National Air Traffic Services (Nats) cannot quickly replace the ageing computer system at the centre of last week's delays because it is too complicated.
Thousands of passengers were delayed on Wednesday when the Flight Data Processing System (FDPS) at the West Drayton centre failed.
The system prints the paper strips that controllers use to plot the movements of planes. When it fails the strips have to be written out manually. The same system failed two weeks ago for 20 minutes, causing similar delays.
Although the hardware for the FDPS was upgraded six months ago, the application still contains some code created in the 1970s. But Nats said the system, which is not due for replacement until 2007, cannot be replaced quickly because no off-the-shelf product would fit.
Ordering a new system will be complicated because of the extent to which it has been modified, explained a Nats spokesman.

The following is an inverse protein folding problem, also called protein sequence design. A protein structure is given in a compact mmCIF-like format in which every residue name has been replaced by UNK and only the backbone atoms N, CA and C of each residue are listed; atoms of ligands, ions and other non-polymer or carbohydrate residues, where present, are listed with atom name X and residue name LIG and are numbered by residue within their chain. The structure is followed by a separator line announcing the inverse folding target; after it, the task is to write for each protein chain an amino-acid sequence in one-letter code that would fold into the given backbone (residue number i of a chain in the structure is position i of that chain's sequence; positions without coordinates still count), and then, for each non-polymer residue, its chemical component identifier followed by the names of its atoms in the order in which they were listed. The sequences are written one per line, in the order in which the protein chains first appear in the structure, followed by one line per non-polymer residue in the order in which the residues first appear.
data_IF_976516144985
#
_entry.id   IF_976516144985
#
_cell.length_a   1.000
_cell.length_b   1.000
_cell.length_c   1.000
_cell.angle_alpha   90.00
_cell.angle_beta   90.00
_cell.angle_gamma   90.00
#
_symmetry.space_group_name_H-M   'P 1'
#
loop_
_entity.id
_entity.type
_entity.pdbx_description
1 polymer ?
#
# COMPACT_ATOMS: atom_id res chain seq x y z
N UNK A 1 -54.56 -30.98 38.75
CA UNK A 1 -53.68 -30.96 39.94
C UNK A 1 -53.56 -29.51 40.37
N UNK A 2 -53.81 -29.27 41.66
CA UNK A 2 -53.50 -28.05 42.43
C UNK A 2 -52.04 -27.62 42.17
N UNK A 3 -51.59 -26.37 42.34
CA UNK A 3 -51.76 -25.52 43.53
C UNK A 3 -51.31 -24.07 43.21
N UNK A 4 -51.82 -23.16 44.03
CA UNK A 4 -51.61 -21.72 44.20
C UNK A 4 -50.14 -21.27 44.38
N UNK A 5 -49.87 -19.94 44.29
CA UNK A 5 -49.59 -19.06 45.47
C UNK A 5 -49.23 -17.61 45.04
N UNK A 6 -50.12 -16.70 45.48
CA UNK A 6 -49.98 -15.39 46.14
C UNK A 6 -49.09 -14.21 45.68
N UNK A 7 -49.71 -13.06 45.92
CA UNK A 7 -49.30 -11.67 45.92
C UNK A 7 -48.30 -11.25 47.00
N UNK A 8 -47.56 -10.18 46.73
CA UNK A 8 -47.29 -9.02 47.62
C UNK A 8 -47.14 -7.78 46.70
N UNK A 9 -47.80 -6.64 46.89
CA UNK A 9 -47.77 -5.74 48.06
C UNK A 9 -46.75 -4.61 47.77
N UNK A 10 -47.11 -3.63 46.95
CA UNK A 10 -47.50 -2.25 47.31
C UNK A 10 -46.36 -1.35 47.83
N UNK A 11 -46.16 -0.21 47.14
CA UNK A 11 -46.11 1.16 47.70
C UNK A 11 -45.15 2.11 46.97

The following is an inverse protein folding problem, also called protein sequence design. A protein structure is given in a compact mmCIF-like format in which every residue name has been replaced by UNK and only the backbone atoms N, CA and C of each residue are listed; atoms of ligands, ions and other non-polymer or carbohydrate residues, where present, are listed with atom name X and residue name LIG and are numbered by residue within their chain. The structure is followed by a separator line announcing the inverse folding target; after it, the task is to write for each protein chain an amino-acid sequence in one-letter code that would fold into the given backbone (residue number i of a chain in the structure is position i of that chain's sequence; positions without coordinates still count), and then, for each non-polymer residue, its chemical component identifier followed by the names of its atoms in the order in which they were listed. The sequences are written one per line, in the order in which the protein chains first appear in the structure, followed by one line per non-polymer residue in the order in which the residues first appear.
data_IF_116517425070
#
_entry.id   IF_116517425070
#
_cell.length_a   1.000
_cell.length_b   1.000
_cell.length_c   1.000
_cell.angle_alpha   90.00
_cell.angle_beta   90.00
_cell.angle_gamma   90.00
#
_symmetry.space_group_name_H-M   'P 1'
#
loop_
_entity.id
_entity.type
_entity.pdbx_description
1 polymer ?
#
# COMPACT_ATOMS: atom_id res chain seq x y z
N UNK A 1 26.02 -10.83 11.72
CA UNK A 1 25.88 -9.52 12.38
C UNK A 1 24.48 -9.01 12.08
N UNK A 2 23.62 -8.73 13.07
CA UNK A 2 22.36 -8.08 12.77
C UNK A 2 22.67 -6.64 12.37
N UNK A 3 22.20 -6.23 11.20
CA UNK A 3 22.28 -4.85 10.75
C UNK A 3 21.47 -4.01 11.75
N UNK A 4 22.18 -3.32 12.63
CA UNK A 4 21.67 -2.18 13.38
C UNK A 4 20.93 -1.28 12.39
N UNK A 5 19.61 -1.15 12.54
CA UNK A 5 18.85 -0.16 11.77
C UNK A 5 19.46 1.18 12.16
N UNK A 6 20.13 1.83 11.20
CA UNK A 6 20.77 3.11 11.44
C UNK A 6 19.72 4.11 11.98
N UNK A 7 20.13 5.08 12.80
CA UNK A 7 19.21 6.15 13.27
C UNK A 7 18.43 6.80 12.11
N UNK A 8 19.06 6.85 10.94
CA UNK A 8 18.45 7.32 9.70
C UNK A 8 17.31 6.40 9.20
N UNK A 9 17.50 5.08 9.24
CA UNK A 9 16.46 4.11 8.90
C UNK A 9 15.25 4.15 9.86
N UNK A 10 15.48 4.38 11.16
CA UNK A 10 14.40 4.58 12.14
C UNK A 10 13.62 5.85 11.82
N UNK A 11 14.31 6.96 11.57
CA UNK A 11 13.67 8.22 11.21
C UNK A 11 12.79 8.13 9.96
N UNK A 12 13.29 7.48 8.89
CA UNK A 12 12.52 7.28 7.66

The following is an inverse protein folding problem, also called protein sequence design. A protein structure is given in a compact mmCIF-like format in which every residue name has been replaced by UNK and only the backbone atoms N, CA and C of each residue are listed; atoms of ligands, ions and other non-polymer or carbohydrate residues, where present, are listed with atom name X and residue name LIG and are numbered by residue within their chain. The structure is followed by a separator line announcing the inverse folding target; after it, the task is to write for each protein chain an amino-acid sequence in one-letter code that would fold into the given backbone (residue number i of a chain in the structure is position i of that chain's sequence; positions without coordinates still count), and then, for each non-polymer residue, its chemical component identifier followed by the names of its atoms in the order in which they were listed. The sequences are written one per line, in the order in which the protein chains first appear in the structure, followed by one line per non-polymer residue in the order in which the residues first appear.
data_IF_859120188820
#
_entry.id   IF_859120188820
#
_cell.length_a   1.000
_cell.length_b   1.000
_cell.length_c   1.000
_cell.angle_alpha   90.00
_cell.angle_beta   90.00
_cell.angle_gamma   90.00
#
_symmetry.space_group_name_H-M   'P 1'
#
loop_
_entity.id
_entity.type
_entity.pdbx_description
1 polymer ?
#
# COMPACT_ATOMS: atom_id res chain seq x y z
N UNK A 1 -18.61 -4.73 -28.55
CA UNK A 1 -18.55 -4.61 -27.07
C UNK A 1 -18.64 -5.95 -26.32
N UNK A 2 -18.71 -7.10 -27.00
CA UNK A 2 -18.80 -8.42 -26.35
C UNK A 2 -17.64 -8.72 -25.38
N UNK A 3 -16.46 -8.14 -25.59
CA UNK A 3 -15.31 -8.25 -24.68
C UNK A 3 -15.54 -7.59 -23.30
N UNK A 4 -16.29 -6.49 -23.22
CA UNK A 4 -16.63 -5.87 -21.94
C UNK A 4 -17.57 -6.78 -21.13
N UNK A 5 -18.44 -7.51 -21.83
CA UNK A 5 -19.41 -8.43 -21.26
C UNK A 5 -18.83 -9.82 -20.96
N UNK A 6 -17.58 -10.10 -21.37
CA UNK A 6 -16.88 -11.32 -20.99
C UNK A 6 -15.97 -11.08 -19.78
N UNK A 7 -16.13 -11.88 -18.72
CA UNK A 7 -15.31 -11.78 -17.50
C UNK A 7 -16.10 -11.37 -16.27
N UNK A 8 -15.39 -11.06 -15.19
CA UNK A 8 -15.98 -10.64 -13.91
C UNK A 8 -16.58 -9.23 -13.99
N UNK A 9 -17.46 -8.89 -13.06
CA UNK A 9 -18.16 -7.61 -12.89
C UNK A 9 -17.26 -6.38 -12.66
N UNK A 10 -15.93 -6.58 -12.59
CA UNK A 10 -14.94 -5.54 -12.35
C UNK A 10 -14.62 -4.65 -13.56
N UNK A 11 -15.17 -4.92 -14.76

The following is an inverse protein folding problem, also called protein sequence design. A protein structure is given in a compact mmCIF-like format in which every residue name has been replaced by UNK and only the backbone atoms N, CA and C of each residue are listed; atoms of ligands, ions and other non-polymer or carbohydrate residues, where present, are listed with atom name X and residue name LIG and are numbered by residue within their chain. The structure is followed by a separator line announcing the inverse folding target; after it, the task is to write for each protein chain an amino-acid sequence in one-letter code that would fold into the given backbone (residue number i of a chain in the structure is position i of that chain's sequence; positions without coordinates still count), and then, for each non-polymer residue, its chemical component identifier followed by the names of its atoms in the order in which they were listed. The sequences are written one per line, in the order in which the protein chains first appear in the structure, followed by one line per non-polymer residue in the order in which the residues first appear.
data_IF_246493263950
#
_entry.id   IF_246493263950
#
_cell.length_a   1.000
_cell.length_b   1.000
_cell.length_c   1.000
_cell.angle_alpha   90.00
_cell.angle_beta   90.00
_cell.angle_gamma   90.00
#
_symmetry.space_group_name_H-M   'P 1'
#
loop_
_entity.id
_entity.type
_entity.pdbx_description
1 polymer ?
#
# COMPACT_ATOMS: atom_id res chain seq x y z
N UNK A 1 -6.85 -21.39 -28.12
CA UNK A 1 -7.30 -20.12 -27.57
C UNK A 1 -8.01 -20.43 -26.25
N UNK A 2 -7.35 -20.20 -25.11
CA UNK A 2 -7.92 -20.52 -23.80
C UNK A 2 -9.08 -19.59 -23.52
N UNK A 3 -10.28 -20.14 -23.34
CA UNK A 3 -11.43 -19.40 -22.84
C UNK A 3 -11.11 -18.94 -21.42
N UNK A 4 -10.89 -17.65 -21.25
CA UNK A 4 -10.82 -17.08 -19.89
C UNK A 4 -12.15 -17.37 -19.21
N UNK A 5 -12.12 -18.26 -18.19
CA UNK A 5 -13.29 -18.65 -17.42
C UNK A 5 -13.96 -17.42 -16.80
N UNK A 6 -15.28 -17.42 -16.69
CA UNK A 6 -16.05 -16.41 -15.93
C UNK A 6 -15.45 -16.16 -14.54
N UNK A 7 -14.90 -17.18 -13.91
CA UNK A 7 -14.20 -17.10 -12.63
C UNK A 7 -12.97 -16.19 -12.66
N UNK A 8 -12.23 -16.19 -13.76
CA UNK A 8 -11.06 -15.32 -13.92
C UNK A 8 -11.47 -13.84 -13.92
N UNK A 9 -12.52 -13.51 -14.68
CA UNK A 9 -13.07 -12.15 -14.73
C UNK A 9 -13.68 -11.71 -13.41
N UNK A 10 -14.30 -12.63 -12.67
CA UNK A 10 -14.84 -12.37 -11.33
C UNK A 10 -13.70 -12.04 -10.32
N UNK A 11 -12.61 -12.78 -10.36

"It's a bespoke system and we have upgraded it every so often," he said. "[To procure a new system] you write the specification which says what the system needs to do.
"Then you go to the companies that build them and say can you do this or something close to it. But it is such a specialist system that they aren't sitting out there waiting."
Nats stated that when a replacement is ordered, a more sophisticated backup facility than the existing reliance on pencil and paper would be put in place.
"We still have to decide what system we will use, but I don't doubt that the level of backup will be one of the considerations," said the spokesman.
The FDPS was one of the few systems left unchanged following the move of much of the air traffic control operations to a new base in Swanwick which opened in January five years late and £180m over budget.
"What we decided with the air traffic controllers was that the change to Swanwick was so major that it would not be appropriate to make more changes than necessary," Nats said.
But it defended the performance of the system. "The engineers have isolated the software area where [the problem] occurred," it said.
"It processes 6,000 flights a day. It failed on Wednesday and two weeks ago but only for 20 minutes and that's not a lot of time compared to when it is up and running."
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